What is commotio cordis? Cardiac event that affected Damar Hamlin can strike without warning

BURLINGTON, Mass. — Doctors warn that a scary heart condition, now famous because of a pro football player’s near-death experience, is a very real threat — especially for athletes of all ages. A case study reveals that commotio cordis can even strike an otherwise healthy teen in a light-contact sport such as basketball.

Not much was known about commotio cordis before Buffalo Bills defensive back Damar Hamlin nearly lost his life on Monday Night Football. In one of the most terrifying moments to ever happen on a football field, Hamlin suffered a commotio cordis event that led to cardiac arrest after he was struck in the chest during a game between the Bills and Cincinnati Bengals. Hamlin stopped breathing and had to be resuscitated on the field.

The incident, witnessed by millions on live television, underscored the importance of rapid cardiopulmonary resuscitation (CPR) and defibrillation in saving lives.

Fast forward 60 days and 5,000 miles away to Bucharest, Romania, where another commotio cordis event occurred during a youth basketball tournament. This incident unfolded in front of families and friends rather than a global audience. An 18-year-old basketball player, referred to as M.V., was inadvertently struck in the chest by an opponent’s elbow, causing him to collapse during the game. Fortunately, the incident was captured on video, and immediate CPR and a single defibrillation shock were administered, ultimately saving his life.

Commotio cordis event documented during a high school basketball game in Romania
Commotio cordis event documented during a high school basketball game in Romania. (credit: Heart Rhythm Case Reports)

Commotio cordis events have been reported in over 20 countries worldwide, but they are exceptionally rare and often counterintuitive, as seen in M.V.’s case. Commotio cordis occurs when a blow to the chest triggers ventricular fibrillation, a life-threatening heart rhythm disorder, within a narrow 20-millisecond window during the T wave of the heart’s electrical cycle.

Following the commotio cordis event, M.V. was evaluated at Lahey Hospital and Medical Center in Burlington, Massachusetts, under the care of Dr. Barry J. Maron.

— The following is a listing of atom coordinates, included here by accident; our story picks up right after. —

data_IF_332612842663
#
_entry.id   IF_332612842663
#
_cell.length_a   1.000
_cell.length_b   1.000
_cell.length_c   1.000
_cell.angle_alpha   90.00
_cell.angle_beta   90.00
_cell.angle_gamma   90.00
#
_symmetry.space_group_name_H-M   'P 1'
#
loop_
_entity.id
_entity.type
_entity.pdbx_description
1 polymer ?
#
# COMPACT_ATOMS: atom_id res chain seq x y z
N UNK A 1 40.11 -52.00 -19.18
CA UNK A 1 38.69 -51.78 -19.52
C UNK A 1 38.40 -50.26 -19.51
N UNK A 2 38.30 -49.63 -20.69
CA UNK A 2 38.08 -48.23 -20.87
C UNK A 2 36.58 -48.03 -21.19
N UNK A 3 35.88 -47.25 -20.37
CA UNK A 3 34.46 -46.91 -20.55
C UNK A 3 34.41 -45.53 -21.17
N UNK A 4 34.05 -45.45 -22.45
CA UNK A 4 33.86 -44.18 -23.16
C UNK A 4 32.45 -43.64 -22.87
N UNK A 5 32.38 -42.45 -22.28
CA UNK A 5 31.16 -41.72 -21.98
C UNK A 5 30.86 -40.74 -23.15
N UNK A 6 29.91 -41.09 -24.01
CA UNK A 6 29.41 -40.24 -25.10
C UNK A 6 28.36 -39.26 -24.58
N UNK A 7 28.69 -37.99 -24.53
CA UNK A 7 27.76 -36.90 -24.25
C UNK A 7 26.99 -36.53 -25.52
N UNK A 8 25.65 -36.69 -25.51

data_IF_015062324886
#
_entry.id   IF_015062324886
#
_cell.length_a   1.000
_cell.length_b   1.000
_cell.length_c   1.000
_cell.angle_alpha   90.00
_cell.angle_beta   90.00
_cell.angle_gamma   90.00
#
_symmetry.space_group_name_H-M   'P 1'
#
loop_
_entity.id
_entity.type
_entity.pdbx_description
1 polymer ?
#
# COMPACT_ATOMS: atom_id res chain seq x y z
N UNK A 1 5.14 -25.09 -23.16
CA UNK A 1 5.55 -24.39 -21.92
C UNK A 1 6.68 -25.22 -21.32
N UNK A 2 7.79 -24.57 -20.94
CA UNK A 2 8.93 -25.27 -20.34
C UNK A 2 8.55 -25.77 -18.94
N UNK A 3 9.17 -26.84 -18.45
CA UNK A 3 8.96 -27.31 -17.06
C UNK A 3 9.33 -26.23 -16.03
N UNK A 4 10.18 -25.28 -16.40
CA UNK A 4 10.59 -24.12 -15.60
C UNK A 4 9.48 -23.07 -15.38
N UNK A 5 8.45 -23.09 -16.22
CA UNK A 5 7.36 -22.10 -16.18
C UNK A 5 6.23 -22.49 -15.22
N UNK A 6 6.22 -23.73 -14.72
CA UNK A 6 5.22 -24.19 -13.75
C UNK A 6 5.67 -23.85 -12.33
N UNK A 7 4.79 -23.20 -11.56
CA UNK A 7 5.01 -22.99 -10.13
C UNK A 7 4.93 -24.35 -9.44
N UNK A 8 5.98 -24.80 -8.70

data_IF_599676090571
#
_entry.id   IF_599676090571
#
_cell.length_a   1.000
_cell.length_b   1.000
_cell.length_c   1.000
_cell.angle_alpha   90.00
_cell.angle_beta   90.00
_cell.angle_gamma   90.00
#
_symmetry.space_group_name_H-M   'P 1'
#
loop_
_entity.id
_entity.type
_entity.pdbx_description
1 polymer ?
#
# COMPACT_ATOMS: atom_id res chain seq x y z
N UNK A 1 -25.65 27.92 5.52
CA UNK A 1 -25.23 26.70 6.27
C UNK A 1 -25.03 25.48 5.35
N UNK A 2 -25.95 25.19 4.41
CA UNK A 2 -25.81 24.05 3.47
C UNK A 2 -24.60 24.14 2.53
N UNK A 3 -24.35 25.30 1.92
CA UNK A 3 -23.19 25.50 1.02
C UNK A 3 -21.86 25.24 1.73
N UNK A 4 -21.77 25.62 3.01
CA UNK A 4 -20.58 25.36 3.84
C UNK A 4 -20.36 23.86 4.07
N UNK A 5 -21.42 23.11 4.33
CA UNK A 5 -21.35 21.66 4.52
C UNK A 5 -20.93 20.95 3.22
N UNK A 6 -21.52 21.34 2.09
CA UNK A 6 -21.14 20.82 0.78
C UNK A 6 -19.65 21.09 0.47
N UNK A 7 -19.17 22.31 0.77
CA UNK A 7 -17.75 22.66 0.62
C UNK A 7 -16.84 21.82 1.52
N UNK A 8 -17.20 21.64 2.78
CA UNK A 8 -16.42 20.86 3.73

“There is some skepticism regarding the existence of commotio cordis. Since the case of the Romanian basketball player was recorded and documented, it validates the existence of commotio cordis,” explains Dr. Maron in a media release. “It is a real phenomenon, and it occurs in real people in sports and in daily living. It is important to raise awareness of this condition, which is reversible with prompt intervention, as this case demonstrates.”

The elbow of the opponent making blunt left chest contact is obvious, as denoted by the white arrow
The elbow of the opponent making blunt left chest contact is obvious, as denoted by the white arrow. The game and the scramble for the ball continues as M.V. collapses in full cardiac arrest. (credit: Heart Rhythm Case Reports)

Prior to the incident, M.V. had been in excellent health with no cardiovascular complaints, and there was no family history of cardiovascular disease. Six weeks after his cardiac arrest, when he was examined at Lahey Hospital and Medical Center, he was asymptomatic, neurologically intact, and free of residual medical problems. He had already begun to resume normal daily activities without difficulty.

This commotio cordis event is noteworthy for broadening our understanding of the condition, as competitive basketball had not previously been associated with this cause of cardiac arrest. Typically, contact sports such as baseball, softball, and hockey have been linked to commotio cordis, often due to the higher likelihood of physical contact or chest blows from hard projectiles like balls and pucks.

“In this report, we have underscored once again that commotio cordis can occur under virtually any circumstance where there is the possibility of physical bodily contact of any magnitude, or projectile-induced chest blows, but always when least expected,” says Dr. Maron. “This may be the best documented case we have of commotio cordis, which should go a long way to dispel skepticism.”

The study is published in the journal HeartRhythm Case Reports.

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